History of Mardi Gras

Mardi Gras is a celebration that has been practiced for thousands of years to welcome spring. Christians celebrate the event to recognize the beginning of Lent each year. The celebration occurs most frequently in areas with large Roman Catholic populations and the event is sometimes known as Carnival. The best known Mardi Gras celebrations occur in New Orleans, Brazil, and Venice.

Mardi Gras began as a pagan celebration and included the ancient Roman festivals Lupercalia and Saturnalia. As Christianity moved into Rome, religious leaders decided to mesh the pagan celebration with the church holidays, making it easier to incorporate the celebrations into the existing calendar. The partying and excess associated with the celebration was considered the precursor to the Christian period of Lent, the 40 days of penance preceding Easter. Christians used Mardi Gras as a time to binge before they had to sacrifice during Lent. They would enjoy mass quantities of eggs, milk, meat, and cheese before they began the Lenten fast. The day before Lent begins is known as Fat Tuesday because of these food indulgences.

Dutch Mardi Gras costumes

Dutch Mardi Gras costumes

Mardi Gras is believed to have been celebrated for the first time in the United States in 1699. The French explorers were responsible for bringing the celebration when they arrived in Louisiana, which today is still the most popular city in the United States for celebrating the event. The celebration began small, but following Louisiana’s statehood, the celebration exploded into the colorful street parade it is today. The events of Mardi Gras are so popular in Louisiana, it is the only state that considers the time leading up until Lent a legal holiday. There are popular parades in Alabama and Mississippi, but none match the wild events in New Orleans.

Though the debauchery is considered overwhelming by many who visit New Orleans during Mardi Gras, many of the best traditions of the season are still observed and are considered an integral part of the celebration. Aside from the parades and costumes of Mardi Gras, the celebration also includes king cakes, bead tossing, and doubloons. The king cake is a rich cake, usually decorated in green, gold, and purple, with a hidden charm inside. The person who receives the piece with the hidden charm receives special privileges throughout the coming year. Doubloons are small coins that are tossed from the Mardi Gras floats, along with colorful chained beads, to onlookers attending the parades and frolicking in the streets of the French Quarter.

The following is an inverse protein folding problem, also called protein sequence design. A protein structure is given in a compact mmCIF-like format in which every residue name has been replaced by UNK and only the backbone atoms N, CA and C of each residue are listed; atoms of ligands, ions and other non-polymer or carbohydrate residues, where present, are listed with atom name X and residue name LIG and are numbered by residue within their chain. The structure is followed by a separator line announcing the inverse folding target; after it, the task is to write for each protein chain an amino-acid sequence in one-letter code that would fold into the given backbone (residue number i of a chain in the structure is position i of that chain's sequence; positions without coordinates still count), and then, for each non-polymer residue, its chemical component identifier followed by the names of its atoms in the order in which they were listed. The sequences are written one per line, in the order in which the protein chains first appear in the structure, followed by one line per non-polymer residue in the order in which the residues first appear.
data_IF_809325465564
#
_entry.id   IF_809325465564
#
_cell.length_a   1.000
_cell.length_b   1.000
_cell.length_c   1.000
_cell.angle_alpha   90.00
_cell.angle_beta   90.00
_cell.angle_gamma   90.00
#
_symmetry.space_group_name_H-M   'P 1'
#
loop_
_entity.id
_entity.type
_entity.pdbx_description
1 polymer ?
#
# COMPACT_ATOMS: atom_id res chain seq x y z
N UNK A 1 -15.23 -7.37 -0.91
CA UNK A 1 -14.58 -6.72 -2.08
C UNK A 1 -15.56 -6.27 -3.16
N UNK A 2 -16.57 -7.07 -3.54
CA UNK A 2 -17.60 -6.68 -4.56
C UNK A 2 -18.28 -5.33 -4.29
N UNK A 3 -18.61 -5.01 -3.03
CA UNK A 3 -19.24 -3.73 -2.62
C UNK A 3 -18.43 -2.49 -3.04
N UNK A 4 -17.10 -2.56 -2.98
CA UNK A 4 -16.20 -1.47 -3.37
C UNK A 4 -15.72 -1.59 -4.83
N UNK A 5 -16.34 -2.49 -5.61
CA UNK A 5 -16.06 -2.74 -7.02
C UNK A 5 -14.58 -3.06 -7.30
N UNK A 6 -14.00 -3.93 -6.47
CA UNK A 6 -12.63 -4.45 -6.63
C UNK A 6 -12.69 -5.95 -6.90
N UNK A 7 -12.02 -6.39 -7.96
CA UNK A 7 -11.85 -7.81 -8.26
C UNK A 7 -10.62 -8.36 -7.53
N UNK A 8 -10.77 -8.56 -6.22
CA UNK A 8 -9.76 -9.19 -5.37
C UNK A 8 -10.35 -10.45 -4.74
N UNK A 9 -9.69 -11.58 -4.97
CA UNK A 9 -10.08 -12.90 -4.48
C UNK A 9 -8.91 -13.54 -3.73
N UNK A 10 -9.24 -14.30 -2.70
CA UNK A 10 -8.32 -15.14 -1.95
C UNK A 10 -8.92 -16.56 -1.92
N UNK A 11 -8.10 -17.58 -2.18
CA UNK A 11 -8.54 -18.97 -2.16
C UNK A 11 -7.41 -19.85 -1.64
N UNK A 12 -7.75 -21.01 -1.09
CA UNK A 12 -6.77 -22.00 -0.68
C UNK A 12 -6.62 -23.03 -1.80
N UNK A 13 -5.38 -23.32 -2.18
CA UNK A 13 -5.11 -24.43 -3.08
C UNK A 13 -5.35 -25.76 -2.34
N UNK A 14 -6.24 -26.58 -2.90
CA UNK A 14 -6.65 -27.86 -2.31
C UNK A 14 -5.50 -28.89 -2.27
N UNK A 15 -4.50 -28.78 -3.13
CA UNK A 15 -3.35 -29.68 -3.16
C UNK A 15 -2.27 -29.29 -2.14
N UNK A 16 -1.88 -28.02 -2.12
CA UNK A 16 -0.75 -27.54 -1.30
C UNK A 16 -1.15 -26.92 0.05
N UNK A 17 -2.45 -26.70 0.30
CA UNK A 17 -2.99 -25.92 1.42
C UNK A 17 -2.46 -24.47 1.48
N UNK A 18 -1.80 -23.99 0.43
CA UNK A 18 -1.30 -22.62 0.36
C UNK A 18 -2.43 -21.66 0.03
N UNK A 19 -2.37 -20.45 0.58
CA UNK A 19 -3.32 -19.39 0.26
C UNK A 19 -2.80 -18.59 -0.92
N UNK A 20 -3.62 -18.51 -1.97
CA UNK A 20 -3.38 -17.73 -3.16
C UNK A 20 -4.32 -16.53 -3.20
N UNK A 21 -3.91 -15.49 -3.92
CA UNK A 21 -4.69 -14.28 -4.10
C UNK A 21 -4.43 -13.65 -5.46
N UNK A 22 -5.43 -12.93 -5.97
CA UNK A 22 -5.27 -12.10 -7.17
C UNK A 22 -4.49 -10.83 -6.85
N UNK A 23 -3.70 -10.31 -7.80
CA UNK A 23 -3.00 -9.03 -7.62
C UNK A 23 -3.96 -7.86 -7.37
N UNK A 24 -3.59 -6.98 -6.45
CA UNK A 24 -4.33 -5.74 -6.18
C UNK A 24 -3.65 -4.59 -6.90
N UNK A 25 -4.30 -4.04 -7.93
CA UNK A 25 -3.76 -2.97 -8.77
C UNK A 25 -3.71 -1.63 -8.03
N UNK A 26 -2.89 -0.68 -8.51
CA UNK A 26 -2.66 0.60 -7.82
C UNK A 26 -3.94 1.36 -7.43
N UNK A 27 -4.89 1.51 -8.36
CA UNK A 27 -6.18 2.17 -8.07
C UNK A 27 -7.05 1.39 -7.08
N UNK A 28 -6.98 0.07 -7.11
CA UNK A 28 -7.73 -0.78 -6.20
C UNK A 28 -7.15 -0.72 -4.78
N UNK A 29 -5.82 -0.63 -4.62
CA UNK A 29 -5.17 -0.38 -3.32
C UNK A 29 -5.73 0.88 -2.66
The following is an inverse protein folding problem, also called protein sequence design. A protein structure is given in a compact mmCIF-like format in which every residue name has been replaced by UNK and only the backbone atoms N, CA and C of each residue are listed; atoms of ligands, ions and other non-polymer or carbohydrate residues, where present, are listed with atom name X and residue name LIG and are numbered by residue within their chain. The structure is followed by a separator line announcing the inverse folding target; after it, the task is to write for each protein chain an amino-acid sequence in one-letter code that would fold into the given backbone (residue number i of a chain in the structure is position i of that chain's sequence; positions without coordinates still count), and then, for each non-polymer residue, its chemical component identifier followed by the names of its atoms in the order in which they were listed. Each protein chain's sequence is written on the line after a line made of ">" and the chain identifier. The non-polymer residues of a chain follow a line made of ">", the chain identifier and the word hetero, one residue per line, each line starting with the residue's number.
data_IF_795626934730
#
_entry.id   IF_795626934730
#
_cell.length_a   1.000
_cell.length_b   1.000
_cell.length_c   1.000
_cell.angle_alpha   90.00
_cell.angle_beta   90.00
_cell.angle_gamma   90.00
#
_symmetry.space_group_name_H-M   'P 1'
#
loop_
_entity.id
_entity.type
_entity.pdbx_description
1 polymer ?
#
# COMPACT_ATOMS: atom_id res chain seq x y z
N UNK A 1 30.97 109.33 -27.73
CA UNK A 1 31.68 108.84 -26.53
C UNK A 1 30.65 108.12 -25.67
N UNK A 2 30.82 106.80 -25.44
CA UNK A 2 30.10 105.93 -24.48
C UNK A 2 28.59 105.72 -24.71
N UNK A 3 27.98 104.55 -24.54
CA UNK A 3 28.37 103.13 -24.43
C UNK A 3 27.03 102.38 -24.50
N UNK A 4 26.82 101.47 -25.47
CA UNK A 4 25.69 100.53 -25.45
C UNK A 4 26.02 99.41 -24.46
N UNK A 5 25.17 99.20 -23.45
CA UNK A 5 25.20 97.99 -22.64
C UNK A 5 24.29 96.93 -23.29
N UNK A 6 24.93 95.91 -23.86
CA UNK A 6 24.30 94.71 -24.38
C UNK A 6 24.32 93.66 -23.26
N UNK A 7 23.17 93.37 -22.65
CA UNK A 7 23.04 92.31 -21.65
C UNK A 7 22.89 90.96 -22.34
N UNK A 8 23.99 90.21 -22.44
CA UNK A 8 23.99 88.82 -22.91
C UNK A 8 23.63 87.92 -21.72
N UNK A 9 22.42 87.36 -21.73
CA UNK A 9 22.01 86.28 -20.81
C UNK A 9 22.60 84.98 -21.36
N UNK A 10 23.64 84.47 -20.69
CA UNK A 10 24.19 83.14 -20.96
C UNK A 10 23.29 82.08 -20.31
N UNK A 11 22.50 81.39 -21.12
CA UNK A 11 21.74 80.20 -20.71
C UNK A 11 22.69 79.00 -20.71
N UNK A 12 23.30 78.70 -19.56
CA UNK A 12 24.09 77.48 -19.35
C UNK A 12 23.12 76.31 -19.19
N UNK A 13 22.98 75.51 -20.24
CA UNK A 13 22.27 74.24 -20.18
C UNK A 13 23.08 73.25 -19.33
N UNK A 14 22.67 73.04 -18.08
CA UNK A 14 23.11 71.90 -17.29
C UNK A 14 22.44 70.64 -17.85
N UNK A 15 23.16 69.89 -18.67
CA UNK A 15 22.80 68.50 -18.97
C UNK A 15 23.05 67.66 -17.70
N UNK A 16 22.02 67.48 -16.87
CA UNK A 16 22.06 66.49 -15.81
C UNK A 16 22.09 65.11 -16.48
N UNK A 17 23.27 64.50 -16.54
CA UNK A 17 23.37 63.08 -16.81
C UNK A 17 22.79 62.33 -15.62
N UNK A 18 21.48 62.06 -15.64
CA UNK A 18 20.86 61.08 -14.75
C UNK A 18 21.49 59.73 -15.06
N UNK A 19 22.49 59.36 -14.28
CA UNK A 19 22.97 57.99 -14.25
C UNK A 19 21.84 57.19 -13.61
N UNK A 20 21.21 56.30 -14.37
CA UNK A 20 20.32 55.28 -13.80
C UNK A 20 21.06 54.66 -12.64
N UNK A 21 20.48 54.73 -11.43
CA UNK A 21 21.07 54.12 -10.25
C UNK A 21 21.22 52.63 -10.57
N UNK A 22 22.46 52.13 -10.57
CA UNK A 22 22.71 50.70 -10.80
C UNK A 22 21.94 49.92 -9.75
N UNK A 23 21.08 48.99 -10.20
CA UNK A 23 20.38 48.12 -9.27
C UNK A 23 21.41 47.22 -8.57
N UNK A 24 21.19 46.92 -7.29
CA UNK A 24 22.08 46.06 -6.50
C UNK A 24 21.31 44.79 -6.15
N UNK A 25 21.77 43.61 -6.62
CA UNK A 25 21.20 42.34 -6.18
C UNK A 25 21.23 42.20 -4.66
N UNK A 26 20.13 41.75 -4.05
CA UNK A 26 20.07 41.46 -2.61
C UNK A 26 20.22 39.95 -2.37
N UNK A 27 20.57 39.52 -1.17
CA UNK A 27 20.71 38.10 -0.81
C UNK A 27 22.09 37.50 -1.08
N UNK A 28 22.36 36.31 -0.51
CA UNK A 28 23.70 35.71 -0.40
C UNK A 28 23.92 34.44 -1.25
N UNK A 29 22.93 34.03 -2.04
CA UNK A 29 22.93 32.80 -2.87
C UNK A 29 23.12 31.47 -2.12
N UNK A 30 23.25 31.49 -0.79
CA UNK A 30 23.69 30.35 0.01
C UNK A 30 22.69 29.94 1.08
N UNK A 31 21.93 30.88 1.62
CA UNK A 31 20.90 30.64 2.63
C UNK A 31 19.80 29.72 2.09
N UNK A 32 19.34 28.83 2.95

In other parts of the world Mardi Gras is celebrated in ways that are similar to New Orleans. Pre-Lenten festivals include Carnival in Brazil and the Quebec Winter Carnival in Quebec City. Italy celebrates the time with Carnevale in Venice, which has been celebrated since the 1200s and includes masquerade balls. Germans also observe the period with parades and costume balls. In Denmark, the time is celebrated with events that resemble the Halloween celebration, but most would not recognize the popular ritual of children flogging their parents on Easter morning to bring Mardi Gras to an end.

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